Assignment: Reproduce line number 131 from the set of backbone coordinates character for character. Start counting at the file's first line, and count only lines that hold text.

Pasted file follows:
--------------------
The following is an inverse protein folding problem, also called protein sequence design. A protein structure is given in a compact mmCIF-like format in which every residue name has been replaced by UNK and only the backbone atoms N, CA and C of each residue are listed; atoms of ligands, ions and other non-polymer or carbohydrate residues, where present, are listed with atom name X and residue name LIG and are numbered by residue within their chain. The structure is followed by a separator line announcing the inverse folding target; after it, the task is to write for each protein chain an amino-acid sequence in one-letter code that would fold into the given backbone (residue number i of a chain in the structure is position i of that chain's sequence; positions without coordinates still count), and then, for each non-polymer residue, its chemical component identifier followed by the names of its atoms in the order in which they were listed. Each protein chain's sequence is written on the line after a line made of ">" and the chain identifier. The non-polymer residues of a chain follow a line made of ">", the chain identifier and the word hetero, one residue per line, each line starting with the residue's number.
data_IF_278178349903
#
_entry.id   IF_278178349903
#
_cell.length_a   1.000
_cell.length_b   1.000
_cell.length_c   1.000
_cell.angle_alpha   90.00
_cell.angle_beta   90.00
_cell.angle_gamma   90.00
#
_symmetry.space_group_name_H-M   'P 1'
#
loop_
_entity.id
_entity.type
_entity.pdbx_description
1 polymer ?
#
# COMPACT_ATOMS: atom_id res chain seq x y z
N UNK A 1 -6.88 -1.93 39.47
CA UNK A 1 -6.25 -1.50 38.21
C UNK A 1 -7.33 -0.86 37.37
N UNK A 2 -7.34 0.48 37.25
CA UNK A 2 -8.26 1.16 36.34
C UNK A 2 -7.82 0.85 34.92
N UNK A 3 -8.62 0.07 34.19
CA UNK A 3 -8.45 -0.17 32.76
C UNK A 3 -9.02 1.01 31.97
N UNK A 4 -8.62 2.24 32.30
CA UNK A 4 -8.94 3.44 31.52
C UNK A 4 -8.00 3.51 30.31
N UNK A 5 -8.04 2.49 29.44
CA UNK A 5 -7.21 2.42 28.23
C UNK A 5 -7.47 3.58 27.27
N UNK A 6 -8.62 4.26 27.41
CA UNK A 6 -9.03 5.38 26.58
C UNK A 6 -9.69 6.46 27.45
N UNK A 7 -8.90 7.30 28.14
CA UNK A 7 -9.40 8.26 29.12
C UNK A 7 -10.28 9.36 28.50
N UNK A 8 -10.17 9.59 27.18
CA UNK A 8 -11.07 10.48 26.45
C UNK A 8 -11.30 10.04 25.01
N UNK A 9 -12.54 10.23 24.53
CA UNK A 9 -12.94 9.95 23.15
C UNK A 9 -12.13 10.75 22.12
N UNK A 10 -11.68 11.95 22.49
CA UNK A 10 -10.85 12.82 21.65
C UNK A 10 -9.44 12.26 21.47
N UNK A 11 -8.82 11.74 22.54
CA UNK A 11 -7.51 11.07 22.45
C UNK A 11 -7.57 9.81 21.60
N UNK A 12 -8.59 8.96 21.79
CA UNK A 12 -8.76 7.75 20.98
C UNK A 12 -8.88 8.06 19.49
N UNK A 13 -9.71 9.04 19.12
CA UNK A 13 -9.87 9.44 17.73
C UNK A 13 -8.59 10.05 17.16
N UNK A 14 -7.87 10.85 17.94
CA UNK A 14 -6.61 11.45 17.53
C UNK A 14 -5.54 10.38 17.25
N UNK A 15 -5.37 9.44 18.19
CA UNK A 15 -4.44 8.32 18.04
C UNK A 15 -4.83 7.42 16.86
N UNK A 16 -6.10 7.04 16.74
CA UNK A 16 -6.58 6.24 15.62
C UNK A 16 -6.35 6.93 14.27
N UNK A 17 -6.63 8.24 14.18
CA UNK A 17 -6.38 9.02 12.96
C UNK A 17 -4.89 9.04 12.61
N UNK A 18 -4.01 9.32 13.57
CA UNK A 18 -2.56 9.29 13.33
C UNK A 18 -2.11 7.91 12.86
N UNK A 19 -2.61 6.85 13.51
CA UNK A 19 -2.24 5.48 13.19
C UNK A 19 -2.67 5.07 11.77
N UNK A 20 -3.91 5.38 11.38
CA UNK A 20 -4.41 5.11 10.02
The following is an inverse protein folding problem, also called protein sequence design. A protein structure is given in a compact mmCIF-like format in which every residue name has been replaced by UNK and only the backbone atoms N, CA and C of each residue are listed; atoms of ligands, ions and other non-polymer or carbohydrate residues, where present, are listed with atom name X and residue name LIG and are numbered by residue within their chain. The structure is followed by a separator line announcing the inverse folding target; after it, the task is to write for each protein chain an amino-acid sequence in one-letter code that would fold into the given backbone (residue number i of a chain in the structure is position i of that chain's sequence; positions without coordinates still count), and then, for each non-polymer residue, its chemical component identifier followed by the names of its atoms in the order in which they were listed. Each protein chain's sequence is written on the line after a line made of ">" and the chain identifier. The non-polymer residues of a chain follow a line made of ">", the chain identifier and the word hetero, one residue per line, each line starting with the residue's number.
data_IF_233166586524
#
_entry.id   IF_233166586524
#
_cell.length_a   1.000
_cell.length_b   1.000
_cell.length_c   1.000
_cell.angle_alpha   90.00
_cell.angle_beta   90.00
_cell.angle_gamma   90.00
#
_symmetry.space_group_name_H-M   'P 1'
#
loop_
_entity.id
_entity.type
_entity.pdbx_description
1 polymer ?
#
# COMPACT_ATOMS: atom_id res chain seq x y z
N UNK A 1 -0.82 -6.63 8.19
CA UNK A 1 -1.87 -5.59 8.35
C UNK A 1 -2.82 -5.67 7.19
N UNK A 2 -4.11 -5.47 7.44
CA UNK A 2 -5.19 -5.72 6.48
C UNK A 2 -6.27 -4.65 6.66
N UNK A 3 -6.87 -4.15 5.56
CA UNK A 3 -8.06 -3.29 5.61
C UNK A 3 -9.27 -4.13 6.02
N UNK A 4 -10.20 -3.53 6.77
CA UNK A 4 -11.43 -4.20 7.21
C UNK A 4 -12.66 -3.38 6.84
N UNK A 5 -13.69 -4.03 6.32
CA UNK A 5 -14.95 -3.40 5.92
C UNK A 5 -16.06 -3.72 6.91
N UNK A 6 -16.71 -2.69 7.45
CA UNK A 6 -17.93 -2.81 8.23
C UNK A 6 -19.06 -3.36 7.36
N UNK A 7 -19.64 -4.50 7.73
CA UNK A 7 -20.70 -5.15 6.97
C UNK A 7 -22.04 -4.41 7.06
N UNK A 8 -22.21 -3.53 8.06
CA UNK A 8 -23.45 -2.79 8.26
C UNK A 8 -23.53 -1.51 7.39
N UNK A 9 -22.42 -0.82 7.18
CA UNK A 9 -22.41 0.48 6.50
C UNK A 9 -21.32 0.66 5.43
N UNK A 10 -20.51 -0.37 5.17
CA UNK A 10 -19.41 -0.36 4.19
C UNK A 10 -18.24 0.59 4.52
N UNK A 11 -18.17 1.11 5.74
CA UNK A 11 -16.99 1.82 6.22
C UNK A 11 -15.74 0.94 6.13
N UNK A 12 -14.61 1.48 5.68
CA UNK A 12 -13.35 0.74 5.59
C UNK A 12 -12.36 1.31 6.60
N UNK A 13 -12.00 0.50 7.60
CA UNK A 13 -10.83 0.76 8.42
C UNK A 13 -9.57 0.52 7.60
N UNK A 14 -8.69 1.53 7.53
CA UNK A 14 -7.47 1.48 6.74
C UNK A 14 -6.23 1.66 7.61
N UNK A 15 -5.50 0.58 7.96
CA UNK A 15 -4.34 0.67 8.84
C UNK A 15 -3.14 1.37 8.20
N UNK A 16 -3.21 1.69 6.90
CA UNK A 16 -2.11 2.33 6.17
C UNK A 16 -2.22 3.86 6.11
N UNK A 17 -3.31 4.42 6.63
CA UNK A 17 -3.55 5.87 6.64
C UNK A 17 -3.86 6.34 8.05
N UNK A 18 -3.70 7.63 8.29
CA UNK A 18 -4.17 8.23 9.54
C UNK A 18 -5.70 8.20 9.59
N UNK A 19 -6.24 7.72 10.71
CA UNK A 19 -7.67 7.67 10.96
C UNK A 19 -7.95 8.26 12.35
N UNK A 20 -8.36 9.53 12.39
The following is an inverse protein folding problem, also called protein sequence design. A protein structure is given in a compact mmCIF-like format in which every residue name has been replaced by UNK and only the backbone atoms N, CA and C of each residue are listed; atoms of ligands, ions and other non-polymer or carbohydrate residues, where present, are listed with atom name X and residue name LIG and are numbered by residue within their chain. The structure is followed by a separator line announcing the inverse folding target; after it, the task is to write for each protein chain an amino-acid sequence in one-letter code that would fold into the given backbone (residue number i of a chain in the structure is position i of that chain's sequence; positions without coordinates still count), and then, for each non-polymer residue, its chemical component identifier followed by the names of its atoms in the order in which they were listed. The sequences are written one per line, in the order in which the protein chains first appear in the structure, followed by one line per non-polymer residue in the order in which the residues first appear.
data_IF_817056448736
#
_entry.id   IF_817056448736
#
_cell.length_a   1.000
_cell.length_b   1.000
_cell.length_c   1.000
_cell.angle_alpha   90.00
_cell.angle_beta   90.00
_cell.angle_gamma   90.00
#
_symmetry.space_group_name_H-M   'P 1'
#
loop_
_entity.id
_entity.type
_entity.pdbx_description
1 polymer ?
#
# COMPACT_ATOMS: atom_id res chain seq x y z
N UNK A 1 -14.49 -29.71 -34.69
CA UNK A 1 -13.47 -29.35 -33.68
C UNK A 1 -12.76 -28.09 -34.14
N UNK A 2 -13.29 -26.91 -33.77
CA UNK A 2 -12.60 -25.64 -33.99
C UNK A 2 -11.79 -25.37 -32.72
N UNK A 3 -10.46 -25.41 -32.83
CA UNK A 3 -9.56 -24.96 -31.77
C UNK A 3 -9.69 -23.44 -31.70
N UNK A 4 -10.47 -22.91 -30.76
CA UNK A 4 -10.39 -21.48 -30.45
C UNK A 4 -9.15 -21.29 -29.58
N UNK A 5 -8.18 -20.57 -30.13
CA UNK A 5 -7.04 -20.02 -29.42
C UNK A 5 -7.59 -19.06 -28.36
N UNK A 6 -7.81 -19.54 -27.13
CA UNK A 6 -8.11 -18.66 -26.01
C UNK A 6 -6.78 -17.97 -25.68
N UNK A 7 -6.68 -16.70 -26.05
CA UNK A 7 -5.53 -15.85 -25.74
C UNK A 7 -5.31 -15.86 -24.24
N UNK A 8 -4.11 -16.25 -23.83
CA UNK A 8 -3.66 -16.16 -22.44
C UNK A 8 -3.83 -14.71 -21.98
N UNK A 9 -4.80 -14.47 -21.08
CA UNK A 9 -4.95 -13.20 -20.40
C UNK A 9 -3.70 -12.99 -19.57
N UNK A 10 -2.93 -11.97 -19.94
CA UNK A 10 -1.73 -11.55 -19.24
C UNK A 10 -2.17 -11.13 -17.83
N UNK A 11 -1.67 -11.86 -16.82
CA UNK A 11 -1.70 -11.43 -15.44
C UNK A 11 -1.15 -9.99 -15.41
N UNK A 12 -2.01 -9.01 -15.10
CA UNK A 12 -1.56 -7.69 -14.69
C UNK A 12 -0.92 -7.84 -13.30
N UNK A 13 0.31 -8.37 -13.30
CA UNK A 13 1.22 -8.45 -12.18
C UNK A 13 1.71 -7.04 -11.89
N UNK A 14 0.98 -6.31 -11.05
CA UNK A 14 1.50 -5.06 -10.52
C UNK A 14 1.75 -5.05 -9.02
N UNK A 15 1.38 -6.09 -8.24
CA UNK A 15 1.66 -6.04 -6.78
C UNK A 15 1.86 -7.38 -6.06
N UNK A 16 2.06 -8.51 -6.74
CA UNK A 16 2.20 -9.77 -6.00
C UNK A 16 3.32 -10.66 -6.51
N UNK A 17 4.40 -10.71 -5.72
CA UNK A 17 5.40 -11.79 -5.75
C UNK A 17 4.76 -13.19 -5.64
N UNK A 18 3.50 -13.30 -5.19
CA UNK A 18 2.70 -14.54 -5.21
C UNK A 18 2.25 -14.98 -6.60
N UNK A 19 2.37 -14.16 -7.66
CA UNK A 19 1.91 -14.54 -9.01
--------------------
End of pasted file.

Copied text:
C UNK A 10 -18.24 0.59 4.52